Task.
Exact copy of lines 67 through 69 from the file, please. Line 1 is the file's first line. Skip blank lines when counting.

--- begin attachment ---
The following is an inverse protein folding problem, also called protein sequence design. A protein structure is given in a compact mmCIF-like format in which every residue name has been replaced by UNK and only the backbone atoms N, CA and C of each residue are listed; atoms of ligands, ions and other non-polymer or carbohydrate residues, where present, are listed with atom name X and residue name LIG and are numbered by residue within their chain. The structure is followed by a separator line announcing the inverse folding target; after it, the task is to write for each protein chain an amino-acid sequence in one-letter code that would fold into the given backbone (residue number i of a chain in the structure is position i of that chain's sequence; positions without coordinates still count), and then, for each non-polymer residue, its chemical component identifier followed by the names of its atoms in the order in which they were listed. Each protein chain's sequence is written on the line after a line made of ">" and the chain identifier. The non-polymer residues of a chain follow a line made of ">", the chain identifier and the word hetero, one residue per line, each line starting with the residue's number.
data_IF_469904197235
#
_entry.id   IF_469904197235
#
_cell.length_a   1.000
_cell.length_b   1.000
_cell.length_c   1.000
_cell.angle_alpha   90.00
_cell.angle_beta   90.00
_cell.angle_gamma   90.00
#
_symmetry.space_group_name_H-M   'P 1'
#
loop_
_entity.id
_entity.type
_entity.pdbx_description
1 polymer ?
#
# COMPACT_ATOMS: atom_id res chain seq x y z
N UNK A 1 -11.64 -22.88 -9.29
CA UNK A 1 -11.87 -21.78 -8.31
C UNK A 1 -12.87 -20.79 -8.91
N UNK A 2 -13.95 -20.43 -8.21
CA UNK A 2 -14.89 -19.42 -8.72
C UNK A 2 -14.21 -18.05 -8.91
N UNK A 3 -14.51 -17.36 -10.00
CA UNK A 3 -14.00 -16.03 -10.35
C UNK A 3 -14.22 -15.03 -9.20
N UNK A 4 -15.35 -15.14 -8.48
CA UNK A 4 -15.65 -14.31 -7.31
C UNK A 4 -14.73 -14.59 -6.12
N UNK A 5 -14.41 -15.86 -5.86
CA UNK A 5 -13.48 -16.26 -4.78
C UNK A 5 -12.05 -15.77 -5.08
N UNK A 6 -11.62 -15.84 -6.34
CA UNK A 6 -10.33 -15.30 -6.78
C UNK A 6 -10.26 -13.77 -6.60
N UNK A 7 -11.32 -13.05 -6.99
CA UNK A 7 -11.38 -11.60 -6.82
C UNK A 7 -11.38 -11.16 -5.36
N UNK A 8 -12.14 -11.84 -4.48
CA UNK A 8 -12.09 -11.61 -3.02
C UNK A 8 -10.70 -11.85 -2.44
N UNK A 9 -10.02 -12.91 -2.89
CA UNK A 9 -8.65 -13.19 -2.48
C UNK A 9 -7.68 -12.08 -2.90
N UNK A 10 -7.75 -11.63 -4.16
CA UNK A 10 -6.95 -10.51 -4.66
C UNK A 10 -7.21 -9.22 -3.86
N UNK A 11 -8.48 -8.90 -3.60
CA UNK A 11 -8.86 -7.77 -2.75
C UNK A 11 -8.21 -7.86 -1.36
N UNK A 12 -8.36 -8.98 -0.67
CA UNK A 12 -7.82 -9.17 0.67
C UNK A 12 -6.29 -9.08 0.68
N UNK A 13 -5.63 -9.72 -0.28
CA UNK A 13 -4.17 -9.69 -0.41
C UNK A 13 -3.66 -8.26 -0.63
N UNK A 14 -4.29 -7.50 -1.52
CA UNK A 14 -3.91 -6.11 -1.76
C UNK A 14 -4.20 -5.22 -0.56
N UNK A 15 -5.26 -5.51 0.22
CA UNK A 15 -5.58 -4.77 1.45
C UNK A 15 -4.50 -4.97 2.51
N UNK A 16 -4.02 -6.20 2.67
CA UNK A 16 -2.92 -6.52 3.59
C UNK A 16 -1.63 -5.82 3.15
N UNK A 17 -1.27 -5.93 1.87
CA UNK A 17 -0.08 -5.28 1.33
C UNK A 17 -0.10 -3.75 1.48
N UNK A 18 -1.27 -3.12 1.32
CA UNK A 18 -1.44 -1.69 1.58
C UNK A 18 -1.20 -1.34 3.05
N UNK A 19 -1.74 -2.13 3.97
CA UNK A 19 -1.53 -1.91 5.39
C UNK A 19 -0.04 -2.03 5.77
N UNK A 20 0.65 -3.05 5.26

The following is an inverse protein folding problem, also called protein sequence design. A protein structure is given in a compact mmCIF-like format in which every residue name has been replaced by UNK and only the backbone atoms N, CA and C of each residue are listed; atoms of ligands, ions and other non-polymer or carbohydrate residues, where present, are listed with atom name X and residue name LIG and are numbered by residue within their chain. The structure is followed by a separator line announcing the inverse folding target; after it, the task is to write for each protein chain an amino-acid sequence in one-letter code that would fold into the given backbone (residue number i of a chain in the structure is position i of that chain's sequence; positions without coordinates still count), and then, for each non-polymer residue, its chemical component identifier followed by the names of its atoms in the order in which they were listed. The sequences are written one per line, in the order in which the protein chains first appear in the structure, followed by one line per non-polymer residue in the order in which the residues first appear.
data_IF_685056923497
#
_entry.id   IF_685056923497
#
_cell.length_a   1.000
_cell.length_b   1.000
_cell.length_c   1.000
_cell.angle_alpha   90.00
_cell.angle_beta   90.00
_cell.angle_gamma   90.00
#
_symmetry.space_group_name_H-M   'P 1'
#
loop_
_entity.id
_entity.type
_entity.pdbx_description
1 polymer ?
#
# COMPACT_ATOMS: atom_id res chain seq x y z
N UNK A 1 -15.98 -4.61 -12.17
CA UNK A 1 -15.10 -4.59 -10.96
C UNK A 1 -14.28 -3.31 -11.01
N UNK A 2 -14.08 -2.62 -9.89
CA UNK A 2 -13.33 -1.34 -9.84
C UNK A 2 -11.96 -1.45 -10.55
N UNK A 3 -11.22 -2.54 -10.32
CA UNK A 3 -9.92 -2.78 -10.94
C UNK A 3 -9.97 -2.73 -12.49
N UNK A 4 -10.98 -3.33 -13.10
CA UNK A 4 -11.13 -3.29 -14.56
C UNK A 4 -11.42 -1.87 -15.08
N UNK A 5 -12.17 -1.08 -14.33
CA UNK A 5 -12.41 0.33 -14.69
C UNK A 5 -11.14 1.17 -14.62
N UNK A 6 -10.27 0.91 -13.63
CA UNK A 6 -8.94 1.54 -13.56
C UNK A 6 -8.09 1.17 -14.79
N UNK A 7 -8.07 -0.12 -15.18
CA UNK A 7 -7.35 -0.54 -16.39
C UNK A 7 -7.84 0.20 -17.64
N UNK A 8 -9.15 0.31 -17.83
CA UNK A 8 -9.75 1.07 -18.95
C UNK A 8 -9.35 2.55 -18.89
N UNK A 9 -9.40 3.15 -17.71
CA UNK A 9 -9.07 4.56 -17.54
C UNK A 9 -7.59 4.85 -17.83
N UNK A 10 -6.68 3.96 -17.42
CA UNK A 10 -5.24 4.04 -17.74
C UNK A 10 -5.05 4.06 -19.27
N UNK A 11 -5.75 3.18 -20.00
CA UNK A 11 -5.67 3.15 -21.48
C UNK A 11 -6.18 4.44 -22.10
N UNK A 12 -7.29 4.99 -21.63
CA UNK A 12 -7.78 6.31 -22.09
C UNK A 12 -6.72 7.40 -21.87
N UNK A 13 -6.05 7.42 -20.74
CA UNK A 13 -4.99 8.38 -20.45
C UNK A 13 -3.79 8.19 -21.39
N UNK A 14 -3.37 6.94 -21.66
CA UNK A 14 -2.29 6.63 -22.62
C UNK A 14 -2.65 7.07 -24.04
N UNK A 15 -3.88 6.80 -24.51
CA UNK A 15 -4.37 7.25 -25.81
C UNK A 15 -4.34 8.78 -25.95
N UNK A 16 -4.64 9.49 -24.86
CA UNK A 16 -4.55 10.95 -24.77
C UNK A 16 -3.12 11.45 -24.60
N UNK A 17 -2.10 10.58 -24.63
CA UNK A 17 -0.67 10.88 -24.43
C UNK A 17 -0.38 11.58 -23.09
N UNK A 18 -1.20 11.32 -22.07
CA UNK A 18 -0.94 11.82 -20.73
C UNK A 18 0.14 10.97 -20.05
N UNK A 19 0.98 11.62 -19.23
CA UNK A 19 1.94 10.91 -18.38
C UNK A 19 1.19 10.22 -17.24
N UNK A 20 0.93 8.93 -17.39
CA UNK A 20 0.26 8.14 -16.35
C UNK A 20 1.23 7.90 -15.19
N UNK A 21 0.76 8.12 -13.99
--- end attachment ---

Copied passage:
N UNK A 16 -4.02 -6.20 2.67
CA UNK A 16 -2.92 -6.52 3.59
C UNK A 16 -1.63 -5.82 3.15